An old proverb of sorts crossed his mind: “Revenge is a dish best served cold”.  Space was very cold.  He saw his wife’s streaming tears turn to ice in an instant as the air whipped out of the airlock.   Tiny bits of ice spiraling into infinity.

 

 


 

 

“I’ll never get sick of this view, R.J.  It makes you feel small, every single time.  It’s humbling.”  Omar was looking over Robert’s shoulder at the Earth’s sphere below them.  A beautiful orb hurtling through space.  The moon could be seen hovering over the opposite side of the blue and green glow below.

“I wonder how long ago that weird shrine-thing was placed there on Luna.  Do you ever think of that?”

“Not really, Omar.  I’m actually crunching some numbers in my head.  Do you have the recent market price for yttrium?  I think it spiked again because of the U.E.R.’s increase in ship production.”

“Sure.  I probably have it in my folder here.”  He started ruffling through his papers and Robert thought about other polite ways to tell him to shut up.  He needed silence to think every time before a negotiation.  “Robert-time”, his wife called it lovingly.  She always knew to just give him some chamomile tea and to go watch the TV in the other room.  God, he loved her.  And he was lucky enough to be loved back.

“Here, R.J.  This is that memo they sent out the other… What the fuck?”

Robert looked to Omar, irritated.  His eyes were wide and locked straight ahead.  Robert followed his gaze to the door to the pilot’s cabin, which was ajar.  Dark blobs came tumbling and fluttering out, the strange dance of liquid in zero gravity.

Omar unbuckled his seat belt and pushed off his chair, drifting quickly to the front.  Steadying himself quietly on  another cushioned chair, he slowly reached out and poked one of the dark blobs and Robert watched as the liquid trembled away from him.  Looking at his finger, the color drained from his face.  He looked at Robert and mouthed:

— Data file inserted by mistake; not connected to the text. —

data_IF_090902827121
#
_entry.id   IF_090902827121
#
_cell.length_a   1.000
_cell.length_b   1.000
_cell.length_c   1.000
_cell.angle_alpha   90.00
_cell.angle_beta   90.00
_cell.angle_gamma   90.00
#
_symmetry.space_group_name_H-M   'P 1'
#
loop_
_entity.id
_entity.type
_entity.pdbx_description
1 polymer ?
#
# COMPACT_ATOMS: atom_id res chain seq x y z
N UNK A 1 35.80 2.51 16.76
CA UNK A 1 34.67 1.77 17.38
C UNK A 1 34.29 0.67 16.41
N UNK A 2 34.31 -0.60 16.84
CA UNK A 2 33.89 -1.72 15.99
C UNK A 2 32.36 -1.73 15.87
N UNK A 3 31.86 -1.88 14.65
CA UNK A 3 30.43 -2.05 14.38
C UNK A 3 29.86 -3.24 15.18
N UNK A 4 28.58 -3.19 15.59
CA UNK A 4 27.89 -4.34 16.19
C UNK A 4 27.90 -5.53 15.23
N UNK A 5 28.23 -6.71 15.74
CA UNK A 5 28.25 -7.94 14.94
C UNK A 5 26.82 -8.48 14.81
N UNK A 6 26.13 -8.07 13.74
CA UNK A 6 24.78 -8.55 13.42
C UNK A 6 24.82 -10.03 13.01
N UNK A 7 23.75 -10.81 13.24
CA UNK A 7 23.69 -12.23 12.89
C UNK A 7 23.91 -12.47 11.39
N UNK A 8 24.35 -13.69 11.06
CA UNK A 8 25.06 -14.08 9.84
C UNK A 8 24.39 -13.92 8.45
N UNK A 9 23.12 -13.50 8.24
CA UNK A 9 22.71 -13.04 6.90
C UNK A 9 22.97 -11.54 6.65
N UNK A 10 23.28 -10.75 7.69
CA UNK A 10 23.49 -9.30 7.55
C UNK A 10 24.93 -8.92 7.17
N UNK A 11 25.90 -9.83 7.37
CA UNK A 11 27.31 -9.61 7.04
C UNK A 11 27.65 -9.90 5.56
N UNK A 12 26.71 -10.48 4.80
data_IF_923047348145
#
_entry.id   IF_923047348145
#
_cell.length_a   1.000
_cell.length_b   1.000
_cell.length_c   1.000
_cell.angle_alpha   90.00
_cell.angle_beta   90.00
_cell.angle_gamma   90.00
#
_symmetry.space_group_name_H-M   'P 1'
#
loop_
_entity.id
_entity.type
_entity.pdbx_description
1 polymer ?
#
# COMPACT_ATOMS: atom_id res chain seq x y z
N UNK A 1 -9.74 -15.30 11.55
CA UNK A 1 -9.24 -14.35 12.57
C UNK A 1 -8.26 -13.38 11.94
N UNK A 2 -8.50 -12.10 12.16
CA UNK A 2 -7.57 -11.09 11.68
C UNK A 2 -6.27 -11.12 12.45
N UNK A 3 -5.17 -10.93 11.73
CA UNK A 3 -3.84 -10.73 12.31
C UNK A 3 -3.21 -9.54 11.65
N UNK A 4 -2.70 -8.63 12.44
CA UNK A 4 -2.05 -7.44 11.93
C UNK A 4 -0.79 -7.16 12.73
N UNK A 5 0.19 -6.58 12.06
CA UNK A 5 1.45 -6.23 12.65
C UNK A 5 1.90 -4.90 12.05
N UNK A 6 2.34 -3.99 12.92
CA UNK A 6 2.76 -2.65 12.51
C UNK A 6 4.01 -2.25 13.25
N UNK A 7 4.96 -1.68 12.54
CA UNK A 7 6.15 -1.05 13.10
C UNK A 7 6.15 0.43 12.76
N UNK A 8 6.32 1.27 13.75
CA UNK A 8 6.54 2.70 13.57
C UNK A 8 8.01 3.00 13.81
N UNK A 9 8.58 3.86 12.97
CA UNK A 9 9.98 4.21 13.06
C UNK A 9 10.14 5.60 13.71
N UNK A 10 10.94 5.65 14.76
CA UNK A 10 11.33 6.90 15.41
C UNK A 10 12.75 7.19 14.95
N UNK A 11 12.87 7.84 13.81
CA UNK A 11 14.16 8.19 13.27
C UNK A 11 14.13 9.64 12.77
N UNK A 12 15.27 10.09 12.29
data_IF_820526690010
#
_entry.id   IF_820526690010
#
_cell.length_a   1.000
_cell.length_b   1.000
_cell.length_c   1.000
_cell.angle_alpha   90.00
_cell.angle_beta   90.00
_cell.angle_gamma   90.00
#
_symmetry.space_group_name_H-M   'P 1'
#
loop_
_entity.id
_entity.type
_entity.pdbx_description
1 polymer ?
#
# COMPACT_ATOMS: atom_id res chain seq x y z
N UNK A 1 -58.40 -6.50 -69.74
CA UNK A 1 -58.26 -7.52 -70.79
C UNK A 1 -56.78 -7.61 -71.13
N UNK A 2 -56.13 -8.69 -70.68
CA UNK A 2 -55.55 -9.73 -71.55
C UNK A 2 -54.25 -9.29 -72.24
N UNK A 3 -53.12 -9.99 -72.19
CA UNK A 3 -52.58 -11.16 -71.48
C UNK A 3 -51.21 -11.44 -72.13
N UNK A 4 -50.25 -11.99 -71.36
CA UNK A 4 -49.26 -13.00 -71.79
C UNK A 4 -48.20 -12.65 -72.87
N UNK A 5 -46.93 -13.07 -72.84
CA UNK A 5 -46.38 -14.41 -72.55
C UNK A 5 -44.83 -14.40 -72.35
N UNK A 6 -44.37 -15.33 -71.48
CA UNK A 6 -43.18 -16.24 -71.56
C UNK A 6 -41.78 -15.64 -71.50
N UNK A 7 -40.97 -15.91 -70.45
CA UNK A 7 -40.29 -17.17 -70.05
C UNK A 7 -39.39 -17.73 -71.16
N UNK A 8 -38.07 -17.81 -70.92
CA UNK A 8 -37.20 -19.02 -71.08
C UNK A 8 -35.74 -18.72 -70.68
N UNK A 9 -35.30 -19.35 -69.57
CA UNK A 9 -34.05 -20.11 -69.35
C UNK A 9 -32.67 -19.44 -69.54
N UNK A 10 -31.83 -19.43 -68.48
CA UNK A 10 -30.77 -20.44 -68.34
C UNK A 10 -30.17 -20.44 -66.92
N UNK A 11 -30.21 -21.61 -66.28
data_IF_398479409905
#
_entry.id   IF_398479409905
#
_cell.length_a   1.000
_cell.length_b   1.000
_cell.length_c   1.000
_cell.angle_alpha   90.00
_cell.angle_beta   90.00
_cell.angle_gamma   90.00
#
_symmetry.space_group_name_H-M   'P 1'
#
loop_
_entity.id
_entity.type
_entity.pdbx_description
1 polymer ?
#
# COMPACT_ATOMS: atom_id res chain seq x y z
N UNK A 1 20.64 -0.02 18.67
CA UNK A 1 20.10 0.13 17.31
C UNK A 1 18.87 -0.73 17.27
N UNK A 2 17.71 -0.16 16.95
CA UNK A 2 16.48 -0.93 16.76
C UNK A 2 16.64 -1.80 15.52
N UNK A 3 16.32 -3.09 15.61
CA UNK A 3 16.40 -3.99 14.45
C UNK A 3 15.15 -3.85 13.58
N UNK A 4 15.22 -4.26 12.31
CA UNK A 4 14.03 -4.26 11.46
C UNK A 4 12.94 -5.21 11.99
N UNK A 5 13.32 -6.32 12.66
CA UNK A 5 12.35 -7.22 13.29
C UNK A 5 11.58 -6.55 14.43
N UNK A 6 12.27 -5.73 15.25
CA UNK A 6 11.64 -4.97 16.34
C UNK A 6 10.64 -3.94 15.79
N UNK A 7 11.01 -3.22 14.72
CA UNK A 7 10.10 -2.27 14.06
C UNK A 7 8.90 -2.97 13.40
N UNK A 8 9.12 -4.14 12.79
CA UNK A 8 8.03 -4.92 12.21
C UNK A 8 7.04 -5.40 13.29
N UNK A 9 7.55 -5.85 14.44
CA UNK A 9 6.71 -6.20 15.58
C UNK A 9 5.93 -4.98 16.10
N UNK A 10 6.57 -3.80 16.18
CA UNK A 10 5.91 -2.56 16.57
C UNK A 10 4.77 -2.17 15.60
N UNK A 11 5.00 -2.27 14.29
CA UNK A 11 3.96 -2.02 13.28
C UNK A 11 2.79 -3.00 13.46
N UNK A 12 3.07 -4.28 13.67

“Blood”.

The sound of a heart thumping filled Robert’s ears.  He and Omar stared at each other, each wondering what to do.  All the while the blood tumbled through the air between them.  Robert grabbed his suitcase, and he looked up to see a man wearing a pilot uniform holding a large knife to Omar’s throat.  A skinny, long blade.

“I take it this one’s name isn’t ‘Robert’, is it?” The man sneered through gritted teeth.  Robert reached his hand up and out to Omar’s horrified face.  A vain gesture.  The blade pressed tighter against his throat for a moment, drawing blood.  Robert continued to stare in silence, unable to respond to the terrible question.

In one swift motion, the man flicked the knife back, pushed Omar to his knees with a hand and a quick kick, and stabbed straight down into the back of the neck.  After a spasm, Omar’s dark eyes rolled back into his head.  The man grinned as the limp body was pushed onto the ground, and bounced softly back up.  Floating face-down as if possessed.  In shock, Robert could only feel a numbed surprise at how little blood came out.

“You’re coming with me, Robert — or should I say R.J.?” The sinister sneer was almost cartoonish in proportion to his face.  R.J. felt cold, only his friends called him that.  How could he know?  Robert’s face was an open book.

“We know more than you might think.  We have people in the Republic government, in the Consortium…” The man chuckled as he drew a small silenced gun and pointed it at Robert.

“We are everywhere.”

 

 

tales of a travelling salesman final

 

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2 thoughts on “Infinite Ice

  1. Pingback: Shooting Stars | Tales of a Travelling Salesman

  2. Pingback: Gravity | Tales of a Travelling Salesman